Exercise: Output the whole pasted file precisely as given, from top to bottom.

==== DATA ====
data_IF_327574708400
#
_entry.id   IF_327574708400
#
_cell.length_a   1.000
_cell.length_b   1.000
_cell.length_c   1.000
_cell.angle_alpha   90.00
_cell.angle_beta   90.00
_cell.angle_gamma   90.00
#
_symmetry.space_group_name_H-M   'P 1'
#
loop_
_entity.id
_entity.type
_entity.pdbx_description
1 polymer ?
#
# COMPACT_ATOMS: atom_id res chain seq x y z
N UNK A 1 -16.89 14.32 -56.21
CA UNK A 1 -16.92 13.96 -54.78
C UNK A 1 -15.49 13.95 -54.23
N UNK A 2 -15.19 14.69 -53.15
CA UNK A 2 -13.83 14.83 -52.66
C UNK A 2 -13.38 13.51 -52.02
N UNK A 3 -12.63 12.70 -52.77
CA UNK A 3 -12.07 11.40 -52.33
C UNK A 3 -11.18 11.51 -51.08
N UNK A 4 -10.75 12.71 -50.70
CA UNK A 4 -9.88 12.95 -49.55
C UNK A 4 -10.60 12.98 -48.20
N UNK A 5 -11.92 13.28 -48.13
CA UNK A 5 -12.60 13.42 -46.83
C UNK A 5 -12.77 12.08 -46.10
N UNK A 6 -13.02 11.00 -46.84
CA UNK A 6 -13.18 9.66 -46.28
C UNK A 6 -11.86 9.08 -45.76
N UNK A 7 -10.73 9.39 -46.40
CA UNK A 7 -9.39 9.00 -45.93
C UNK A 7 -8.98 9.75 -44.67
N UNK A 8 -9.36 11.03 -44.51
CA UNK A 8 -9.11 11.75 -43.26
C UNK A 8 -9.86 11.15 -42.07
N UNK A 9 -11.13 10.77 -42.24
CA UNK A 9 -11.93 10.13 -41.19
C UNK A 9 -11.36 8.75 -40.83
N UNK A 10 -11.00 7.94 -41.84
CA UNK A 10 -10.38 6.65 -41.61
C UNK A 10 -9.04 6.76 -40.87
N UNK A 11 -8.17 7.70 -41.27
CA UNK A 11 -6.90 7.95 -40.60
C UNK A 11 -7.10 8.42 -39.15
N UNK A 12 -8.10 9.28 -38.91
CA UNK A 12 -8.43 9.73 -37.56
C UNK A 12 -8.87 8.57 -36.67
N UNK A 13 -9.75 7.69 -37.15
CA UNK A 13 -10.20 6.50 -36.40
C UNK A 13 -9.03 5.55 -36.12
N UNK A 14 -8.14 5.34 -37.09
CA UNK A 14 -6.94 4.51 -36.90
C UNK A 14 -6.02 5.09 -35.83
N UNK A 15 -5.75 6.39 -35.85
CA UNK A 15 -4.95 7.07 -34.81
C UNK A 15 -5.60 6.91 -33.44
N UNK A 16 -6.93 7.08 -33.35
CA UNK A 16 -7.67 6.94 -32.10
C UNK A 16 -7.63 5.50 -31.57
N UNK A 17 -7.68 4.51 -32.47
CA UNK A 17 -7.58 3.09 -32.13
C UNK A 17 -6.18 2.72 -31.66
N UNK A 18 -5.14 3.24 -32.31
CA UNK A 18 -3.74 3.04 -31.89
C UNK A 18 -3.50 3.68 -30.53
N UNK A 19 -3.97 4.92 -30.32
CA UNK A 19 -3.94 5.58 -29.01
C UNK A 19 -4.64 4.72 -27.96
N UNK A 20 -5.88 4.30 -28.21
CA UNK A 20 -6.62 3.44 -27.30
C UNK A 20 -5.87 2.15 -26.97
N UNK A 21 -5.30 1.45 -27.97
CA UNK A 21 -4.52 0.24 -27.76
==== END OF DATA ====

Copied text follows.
data_IF_327574708400
#
_entry.id   IF_327574708400
#
_cell.length_a   1.000
_cell.length_b   1.000
_cell.length_c   1.000
_cell.angle_alpha   90.00
_cell.angle_beta   90.00
_cell.angle_gamma   90.00
#
_symmetry.space_group_name_H-M   'P 1'
#
loop_
_entity.id
_entity.type
_entity.pdbx_description
1 polymer ?
#
# COMPACT_ATOMS: atom_id res chain seq x y z
N UNK A 1 -16.89 14.32 -56.21
CA UNK A 1 -16.92 13.96 -54.78
C UNK A 1 -15.49 13.95 -54.23
N UNK A 2 -15.19 14.69 -53.15
CA UNK A 2 -13.83 14.83 -52.66
C UNK A 2 -13.38 13.51 -52.02
N UNK A 3 -12.63 12.70 -52.77
CA UNK A 3 -12.07 11.40 -52.33
C UNK A 3 -11.18 11.51 -51.08
N UNK A 4 -10.75 12.71 -50.70
CA UNK A 4 -9.88 12.95 -49.55
C UNK A 4 -10.60 12.98 -48.20
N UNK A 5 -11.92 13.28 -48.13
CA UNK A 5 -12.60 13.42 -46.83
C UNK A 5 -12.77 12.08 -46.10
N UNK A 6 -13.02 11.00 -46.84
CA UNK A 6 -13.18 9.66 -46.28
C UNK A 6 -11.86 9.08 -45.76
N UNK A 7 -10.73 9.39 -46.40
CA UNK A 7 -9.39 9.00 -45.93
C UNK A 7 -8.98 9.75 -44.67
N UNK A 8 -9.36 11.03 -44.51
CA UNK A 8 -9.11 11.75 -43.26
C UNK A 8 -9.86 11.15 -42.07
N UNK A 9 -11.13 10.77 -42.24
CA UNK A 9 -11.93 10.13 -41.19
C UNK A 9 -11.36 8.75 -40.83
N UNK A 10 -11.00 7.94 -41.84
CA UNK A 10 -10.38 6.65 -41.61
C UNK A 10 -9.04 6.76 -40.87
N UNK A 11 -8.17 7.70 -41.27
CA UNK A 11 -6.90 7.95 -40.60
C UNK A 11 -7.10 8.42 -39.15
N UNK A 12 -8.10 9.28 -38.91
CA UNK A 12 -8.43 9.73 -37.56
C UNK A 12 -8.87 8.57 -36.67
N UNK A 13 -9.75 7.69 -37.15
CA UNK A 13 -10.20 6.50 -36.40
C UNK A 13 -9.03 5.55 -36.12
N UNK A 14 -8.14 5.34 -37.09
CA UNK A 14 -6.94 4.51 -36.90
C UNK A 14 -6.02 5.09 -35.83
N UNK A 15 -5.75 6.39 -35.85
CA UNK A 15 -4.95 7.07 -34.81
C UNK A 15 -5.60 6.91 -33.44
N UNK A 16 -6.93 7.08 -33.35
CA UNK A 16 -7.67 6.94 -32.10
C UNK A 16 -7.63 5.50 -31.57
N UNK A 17 -7.68 4.51 -32.47
CA UNK A 17 -7.58 3.09 -32.13
C UNK A 17 -6.18 2.72 -31.66
N UNK A 18 -5.14 3.24 -32.31
CA UNK A 18 -3.74 3.04 -31.89
C UNK A 18 -3.50 3.68 -30.53
N UNK A 19 -3.97 4.92 -30.32
CA UNK A 19 -3.94 5.58 -29.01
C UNK A 19 -4.64 4.72 -27.96
N UNK A 20 -5.88 4.30 -28.21
CA UNK A 20 -6.62 3.44 -27.30
C UNK A 20 -5.87 2.15 -26.97
N UNK A 21 -5.30 1.45 -27.97
CA UNK A 21 -4.52 0.24 -27.76